West Texas Intermediate oil fell below $90 for the first time in 17 months amid signs that supplies from Russia, Saudi Arabia and the US are outstripping demand.
Brent, Europe’s benchmark, headed for a bear market.
That was the opening of a Bloomberg report published Thursday morning, under the headline: “WTI Oil Plunges below $90 on Supply Glut, Brent Declines.” The “bear market” referred to with regard to Brent crude, by the way, means that its price is almost 20 percent below its most recent peak – the standard definition of a bear market, as opposed to a mere “correction.” However, these are just traders’ milestones for measuring moves and have no substantive importance.
The absolute price of oil, however, has massive substantive importance. It is by far the most important commodity in the world, and entire nations depend on it for their well-being or riches, as the case may be. For that reason, the direction of any move in the oil price, the size of that move and, above all, the cause of it are critical matters.
The mere fact that the price has been trending downward for several months – the peak was in late June – is surprising. After all, with several key oil producers mired in crises, wars with their neighbors and even civil wars, there was ample reason for the price to rise, just on “geopolitical concerns.” Yet the opposite happened.
The Bloomberg headline includes an answer that is fleshed out in the story itself – “supply glut.” Before drilling deeper into this claim, let’s emphasize that this is undoubtedly the correct answer, in that the price could only have gone down if there were more sellers than buyers.
That may sound obvious, but when constructing complex analyses, it is always useful to remember the basic truth of all markets: If prices fall, it must be because there are more sellers; conversely if they rise.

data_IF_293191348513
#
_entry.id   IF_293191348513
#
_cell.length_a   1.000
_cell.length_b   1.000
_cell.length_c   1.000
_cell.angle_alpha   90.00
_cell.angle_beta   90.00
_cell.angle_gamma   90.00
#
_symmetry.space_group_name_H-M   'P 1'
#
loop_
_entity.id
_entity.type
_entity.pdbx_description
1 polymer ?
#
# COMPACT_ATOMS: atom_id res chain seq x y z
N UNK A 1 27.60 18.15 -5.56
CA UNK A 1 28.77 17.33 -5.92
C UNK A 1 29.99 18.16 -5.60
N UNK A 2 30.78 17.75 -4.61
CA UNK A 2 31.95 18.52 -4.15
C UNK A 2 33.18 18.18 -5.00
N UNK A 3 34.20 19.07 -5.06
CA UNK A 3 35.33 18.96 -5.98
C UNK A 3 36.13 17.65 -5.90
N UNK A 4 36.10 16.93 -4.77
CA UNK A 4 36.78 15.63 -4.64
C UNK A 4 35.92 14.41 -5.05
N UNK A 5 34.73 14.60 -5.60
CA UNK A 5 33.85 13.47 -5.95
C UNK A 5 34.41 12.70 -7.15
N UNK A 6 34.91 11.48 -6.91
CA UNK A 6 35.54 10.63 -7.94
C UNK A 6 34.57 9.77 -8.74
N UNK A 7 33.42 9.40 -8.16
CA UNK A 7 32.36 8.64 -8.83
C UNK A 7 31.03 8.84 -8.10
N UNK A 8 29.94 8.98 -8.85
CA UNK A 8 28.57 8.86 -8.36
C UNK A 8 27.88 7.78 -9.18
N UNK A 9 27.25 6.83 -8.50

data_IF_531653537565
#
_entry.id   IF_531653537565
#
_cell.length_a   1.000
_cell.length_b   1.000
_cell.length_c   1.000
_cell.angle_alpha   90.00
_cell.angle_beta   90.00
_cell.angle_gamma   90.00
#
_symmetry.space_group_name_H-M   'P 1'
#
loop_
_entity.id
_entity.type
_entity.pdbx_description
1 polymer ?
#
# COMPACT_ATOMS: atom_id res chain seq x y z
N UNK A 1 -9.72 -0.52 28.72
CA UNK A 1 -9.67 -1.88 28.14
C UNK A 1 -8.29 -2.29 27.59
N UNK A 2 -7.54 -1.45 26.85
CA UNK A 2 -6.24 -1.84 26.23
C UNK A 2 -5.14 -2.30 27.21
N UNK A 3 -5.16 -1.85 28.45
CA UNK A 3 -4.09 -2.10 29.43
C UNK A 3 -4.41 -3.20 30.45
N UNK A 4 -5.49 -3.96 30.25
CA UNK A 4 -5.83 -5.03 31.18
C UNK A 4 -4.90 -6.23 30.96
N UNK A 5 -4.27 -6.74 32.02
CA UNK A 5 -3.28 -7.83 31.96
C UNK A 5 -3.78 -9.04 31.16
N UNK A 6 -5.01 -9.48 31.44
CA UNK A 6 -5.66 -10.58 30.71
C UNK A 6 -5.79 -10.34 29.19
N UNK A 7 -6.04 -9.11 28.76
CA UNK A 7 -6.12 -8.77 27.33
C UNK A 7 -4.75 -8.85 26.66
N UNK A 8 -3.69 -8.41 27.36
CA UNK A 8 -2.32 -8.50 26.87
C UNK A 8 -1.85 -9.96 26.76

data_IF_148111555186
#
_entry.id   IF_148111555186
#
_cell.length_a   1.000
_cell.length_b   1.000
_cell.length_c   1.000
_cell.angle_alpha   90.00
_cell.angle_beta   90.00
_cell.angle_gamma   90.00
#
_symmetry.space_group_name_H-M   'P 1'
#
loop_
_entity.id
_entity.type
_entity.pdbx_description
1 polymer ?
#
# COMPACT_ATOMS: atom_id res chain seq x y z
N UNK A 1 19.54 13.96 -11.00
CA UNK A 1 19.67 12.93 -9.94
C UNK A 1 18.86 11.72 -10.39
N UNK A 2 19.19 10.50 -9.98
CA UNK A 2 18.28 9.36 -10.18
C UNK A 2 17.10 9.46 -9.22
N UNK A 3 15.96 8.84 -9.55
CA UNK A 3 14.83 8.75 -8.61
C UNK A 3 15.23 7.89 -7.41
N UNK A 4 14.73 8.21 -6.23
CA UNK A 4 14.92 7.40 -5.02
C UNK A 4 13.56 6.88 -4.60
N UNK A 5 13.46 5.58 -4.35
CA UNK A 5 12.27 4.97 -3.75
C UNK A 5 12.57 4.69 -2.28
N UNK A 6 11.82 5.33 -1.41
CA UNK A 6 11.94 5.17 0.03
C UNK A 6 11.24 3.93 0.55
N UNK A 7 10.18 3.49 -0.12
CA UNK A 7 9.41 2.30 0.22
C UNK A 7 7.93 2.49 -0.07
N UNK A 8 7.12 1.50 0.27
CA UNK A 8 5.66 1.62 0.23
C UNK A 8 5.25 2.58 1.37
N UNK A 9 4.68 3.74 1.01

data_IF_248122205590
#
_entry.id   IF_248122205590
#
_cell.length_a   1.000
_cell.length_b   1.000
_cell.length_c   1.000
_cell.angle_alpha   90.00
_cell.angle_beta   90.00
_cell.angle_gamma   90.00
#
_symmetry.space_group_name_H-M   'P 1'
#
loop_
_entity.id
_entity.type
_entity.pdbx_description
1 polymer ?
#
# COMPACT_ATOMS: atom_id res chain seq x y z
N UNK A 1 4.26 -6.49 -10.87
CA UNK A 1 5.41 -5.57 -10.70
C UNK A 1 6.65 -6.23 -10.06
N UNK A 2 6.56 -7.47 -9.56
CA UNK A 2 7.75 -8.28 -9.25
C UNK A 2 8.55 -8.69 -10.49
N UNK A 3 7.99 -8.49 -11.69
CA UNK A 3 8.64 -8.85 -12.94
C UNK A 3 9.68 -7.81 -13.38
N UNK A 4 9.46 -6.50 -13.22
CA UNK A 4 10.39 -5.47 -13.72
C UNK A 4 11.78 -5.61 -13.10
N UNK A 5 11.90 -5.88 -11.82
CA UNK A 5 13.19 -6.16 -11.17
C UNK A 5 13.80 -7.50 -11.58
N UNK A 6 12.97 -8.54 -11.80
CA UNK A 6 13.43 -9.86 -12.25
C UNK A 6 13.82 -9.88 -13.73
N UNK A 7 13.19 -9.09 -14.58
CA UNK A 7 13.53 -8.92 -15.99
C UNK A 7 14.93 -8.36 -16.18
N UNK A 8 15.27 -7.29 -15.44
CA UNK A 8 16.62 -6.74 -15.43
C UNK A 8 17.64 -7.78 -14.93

The analysis must therefore focus on two sets of questions: Firstly, who are these sellers and how come they have gained control of the market.
Secondly, what has become of the buyers? If there are as many buyers as previously, then the change has come on the supply side; the sellers have more to sell, for whatever reason. If, however, there are fewer buyers than previously, then the explanation to what has happened has to be sought on the demand side.
In journalese, the first scenario is telescoped into “supply glut,” and that is the main idea that the Bloomberg piece develops. There is excess supply because: a) American production is increasing very rapidly; b) the Saudis are still pumping at near to full capacity; c) so are the Russians; d) Libyan production has improved; e) bit players like the Kurds are also bringing more oil to market. All this makes sense and provides a clear explanation, leading to the next level of the analysis, which asks what might each one of these producers do in response to the sharp price drop.
However, there is an alternative analysis that puts more emphasis on slack demand. This shifts the focus back to the buyers, or more correctly to who is not buying. Some people believe that Chinese demand has dropped, either because the Chinese government has ended its (unannounced but rumored) buildup of a strategic oil reserve or because of the slowing pace of growth in the Chinese economy.
Beyond that, there is the wider weakness, in Europe and in many developing economies, that translates into lower demand – or at least slower growth in demand – for oil. This is part of a general picture of declines in most commodities, which attests to economic weakness. But none of this contradicts the “excess supply” argument, which is based on hard facts of production and sales.
Rather, both may be true, and the two factors – excess supply and weak demand – actually reinforce each other, resulting in what has become a very sharp decline.
Yet precisely because oil is so central to the global economy, a sharp decline in price will tend to generate a reversal, as will a sharp rise. Let’s start with producers: As the price falls, marginal production becomes uneconomic – and this is especially true in the new American wells because the new drilling techniques are so expensive. Falling prices also cause swing producers – mainly Saudi Arabia – to reduce their production in an effort to push the market back toward balance.
Meanwhile, for consuming countries, cheaper oil is equivalent to a tax cut that puts more money into people’s pockets. But it doesn’t cost the government; rather, it helps boost revenues – so that economic growth picks up. In other words, as prices drop, both producers and consumers will react, eventually establishing a new equilibrium.
But it’s also worth remembering that prices below $100 a barrel are a source of discomfort to Iran, while below $80 the Iranian economy will collapse – irrespective of the sanctions regime.www.pinchaslandau.com